While travel managers and business travelers have their respective responsibilities and priorities, there are a few things that they both agree upon.
The following points outline the areas of convergence for these travel professionals:
1) Better Travel Experience
Corporate travelers and their superiors both agree that the travel experience can be a lot better.
Cost control and cost savings are two crucial imperatives for every travel manager. They're perennially on the hunt for strategies that enable them efficiently manage their travel budgets and reduce travel-related costs.
Guess who bears the brunt of such financial prudence? You guessed right, it's the good old business traveler! He or she has to endure less than desirable situations while carrying out the company's mandates. Traveling economic class for a 12-hour flight is an example. One would imagine that for such a long trip, upgrading the corporate traveler, to say, business class, might be considered an extravagant.
Shocking right? Especially since these executives are made trips to almost 500 different cities in 2015.
For the record, this is not to say that there's anything wrong with flying coach, the main point here is that travel managers (and by proxy, companies) have to make concessions about the comfort and overall travel experience of their business ambassadors.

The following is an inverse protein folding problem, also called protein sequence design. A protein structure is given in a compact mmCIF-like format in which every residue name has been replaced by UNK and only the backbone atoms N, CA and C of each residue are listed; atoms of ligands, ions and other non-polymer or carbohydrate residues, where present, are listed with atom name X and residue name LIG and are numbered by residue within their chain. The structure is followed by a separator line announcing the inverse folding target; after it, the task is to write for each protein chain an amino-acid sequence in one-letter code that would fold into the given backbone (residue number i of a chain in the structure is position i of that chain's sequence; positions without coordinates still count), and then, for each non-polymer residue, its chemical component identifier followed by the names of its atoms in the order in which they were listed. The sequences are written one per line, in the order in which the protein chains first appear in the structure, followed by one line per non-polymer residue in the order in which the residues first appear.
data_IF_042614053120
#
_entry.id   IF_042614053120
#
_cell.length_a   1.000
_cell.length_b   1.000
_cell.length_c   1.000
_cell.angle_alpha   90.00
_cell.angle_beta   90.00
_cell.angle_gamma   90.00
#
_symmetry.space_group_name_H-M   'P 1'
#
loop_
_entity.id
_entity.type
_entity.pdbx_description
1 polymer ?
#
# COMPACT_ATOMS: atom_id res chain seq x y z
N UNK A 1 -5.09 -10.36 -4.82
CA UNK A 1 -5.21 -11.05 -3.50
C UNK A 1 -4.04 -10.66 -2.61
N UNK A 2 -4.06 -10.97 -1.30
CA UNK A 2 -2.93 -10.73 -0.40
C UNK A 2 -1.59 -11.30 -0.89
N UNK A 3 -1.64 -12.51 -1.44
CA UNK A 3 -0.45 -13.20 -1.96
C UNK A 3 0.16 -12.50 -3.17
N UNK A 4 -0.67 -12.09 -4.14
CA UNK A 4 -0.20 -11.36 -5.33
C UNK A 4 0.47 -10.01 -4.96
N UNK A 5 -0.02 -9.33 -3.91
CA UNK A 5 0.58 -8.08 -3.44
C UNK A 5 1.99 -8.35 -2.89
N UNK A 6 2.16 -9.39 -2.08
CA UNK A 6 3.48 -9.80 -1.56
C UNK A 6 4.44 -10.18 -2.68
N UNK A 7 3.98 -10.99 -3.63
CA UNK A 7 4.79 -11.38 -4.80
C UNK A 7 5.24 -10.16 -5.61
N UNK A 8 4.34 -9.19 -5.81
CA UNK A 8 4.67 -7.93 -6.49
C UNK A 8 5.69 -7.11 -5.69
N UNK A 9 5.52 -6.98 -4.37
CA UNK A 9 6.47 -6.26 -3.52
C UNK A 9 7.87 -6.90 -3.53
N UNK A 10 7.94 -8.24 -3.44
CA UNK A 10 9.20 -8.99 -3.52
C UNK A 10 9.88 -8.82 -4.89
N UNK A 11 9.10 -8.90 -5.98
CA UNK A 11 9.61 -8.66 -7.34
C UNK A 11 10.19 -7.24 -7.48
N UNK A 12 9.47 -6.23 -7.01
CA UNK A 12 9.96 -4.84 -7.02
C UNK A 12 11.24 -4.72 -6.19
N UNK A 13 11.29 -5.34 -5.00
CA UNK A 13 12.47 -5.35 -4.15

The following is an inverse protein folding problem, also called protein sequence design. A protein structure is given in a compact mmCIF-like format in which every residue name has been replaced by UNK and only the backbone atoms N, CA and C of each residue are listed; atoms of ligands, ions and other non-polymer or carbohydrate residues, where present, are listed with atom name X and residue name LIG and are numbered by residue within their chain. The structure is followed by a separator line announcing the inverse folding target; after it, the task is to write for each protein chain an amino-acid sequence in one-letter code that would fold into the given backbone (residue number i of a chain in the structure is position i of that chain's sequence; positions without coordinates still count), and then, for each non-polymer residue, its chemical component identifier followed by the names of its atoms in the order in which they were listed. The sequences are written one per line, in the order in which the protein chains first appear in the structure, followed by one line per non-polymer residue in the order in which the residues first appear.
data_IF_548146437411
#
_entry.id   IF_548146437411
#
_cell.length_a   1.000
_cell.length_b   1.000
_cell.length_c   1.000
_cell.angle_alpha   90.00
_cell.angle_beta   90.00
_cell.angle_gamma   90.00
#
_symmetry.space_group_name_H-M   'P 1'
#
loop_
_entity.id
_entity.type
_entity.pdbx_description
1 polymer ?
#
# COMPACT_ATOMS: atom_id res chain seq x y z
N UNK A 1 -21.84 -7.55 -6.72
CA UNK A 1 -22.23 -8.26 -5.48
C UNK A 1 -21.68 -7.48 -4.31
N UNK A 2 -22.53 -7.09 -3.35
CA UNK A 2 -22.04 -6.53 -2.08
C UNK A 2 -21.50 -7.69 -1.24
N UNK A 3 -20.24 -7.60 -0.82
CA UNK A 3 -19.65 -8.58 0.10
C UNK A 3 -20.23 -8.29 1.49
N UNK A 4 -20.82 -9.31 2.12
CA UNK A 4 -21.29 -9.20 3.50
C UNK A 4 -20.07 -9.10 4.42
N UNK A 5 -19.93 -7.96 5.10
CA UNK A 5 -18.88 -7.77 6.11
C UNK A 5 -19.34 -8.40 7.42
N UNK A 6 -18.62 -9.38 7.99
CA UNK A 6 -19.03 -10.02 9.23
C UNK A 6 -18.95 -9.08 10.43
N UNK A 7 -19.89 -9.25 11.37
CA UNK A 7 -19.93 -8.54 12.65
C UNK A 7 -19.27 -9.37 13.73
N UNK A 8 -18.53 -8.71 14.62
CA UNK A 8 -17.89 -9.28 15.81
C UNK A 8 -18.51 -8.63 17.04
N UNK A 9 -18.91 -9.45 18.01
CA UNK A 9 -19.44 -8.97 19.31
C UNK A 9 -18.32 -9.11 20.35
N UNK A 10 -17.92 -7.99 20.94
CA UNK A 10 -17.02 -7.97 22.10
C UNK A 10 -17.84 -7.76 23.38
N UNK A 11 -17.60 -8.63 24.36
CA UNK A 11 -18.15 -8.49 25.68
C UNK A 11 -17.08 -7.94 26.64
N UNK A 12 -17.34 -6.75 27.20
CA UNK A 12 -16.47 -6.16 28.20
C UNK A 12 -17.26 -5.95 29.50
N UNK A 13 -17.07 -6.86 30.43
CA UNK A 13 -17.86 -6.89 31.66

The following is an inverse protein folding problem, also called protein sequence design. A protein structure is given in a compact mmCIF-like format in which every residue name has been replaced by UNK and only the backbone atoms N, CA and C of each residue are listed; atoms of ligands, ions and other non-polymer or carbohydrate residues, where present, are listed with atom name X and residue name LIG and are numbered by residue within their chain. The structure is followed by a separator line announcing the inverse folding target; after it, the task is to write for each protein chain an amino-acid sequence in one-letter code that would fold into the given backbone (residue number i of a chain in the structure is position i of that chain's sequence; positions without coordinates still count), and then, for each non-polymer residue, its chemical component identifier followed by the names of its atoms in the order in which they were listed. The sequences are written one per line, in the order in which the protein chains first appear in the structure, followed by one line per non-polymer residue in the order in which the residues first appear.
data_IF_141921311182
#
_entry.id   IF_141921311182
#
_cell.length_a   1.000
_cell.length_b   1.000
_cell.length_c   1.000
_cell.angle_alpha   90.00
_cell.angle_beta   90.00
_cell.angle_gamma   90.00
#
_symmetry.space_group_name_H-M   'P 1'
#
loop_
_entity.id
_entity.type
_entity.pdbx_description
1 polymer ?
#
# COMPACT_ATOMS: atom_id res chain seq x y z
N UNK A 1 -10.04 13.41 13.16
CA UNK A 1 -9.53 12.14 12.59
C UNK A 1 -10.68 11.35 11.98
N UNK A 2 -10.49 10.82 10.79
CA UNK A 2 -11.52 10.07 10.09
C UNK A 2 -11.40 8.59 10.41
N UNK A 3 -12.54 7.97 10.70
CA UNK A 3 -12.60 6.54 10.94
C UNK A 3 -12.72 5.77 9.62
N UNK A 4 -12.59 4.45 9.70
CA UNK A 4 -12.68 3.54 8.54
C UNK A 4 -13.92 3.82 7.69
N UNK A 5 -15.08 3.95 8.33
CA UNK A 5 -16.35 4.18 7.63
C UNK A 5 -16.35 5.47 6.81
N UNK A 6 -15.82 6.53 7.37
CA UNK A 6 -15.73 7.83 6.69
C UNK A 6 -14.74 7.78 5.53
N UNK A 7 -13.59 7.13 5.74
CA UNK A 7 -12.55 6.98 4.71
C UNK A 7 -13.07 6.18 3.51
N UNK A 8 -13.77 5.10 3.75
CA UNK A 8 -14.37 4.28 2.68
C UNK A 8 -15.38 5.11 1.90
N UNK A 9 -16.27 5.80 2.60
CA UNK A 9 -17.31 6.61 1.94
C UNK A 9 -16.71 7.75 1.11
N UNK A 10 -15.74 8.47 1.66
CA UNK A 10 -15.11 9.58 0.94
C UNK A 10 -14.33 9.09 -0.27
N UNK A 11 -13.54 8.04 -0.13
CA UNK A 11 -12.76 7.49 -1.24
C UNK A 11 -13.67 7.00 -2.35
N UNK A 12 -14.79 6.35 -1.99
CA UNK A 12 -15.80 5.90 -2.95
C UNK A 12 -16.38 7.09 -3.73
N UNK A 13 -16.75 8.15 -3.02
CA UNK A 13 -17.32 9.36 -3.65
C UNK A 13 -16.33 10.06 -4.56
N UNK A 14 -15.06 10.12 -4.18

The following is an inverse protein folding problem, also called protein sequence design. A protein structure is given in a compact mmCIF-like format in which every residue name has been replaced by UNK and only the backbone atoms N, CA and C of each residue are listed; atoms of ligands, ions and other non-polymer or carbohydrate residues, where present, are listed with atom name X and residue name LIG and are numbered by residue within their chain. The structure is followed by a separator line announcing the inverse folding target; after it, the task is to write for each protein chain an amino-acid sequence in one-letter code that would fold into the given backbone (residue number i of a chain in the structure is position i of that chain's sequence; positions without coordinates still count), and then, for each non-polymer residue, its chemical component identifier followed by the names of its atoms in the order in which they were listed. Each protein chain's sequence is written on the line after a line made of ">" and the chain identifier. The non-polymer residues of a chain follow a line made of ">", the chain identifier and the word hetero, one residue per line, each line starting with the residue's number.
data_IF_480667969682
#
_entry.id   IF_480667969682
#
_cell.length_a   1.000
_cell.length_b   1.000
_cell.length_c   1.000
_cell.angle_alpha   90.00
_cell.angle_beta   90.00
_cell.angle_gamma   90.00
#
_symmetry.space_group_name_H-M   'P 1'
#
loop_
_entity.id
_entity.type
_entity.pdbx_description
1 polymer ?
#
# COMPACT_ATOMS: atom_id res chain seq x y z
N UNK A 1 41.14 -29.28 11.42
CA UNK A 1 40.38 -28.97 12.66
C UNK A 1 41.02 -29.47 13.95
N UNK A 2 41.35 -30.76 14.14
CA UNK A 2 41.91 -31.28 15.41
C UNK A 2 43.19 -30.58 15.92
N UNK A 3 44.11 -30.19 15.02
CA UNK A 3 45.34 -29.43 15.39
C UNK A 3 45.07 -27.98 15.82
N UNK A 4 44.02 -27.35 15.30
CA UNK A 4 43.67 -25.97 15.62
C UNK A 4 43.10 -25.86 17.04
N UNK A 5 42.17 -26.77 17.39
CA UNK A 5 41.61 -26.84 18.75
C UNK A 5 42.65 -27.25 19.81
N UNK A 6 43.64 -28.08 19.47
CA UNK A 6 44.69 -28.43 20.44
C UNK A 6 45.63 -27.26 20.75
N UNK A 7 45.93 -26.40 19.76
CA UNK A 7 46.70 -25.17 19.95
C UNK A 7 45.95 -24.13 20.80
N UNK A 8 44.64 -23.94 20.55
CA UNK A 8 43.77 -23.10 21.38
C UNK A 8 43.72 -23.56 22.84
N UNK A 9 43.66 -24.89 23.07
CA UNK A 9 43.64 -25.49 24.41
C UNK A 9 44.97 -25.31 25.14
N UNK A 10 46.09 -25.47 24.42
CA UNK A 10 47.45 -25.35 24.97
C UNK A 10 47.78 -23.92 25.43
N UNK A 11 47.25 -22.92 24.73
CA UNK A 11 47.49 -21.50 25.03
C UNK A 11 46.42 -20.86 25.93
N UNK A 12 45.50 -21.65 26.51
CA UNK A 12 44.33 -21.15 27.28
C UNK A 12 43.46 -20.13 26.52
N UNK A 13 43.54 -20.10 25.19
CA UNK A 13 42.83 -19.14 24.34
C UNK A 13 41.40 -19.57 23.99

After all, such an investment would only lead to heightened employee productivity and reduce turnover rates.
2) Travel Should be more Integrated
There is still room for improvement in the seamless integration of booking and expense solutions.
This global survey that predicts what corporate travel management would look like 2017 suggests that 65 percent of travel management professionals think that the streamlining of end-to-end solutions is an important travel necessity.
According to the report, many travel managers and executives "hope that technology will create faster, smoother processes to handle the entire lifecycle of a business trip (everything from booking to expense)".
They also anticipate that "travel will become a more standardised part of the corporate infrastructure, with, for example, easier uploading of travel data into company accounting and human resources systems."
3) Clear Travel Security Policies
Most businesses don't have explicit travel security policies outlined as part of their overall organisational mandates. Companies need to make these arrangements a top priority as it helps travel managers provide sufficient support to their team members. Also, such an investment shows that a business values the wellbeing of their workers.
Hopefully, this information prompts companies to take action and re-invest in their travel department and employee at large.
Is your business spending too much on corporate travel? Calculate your potential savings using our Travel Savings Calculator below: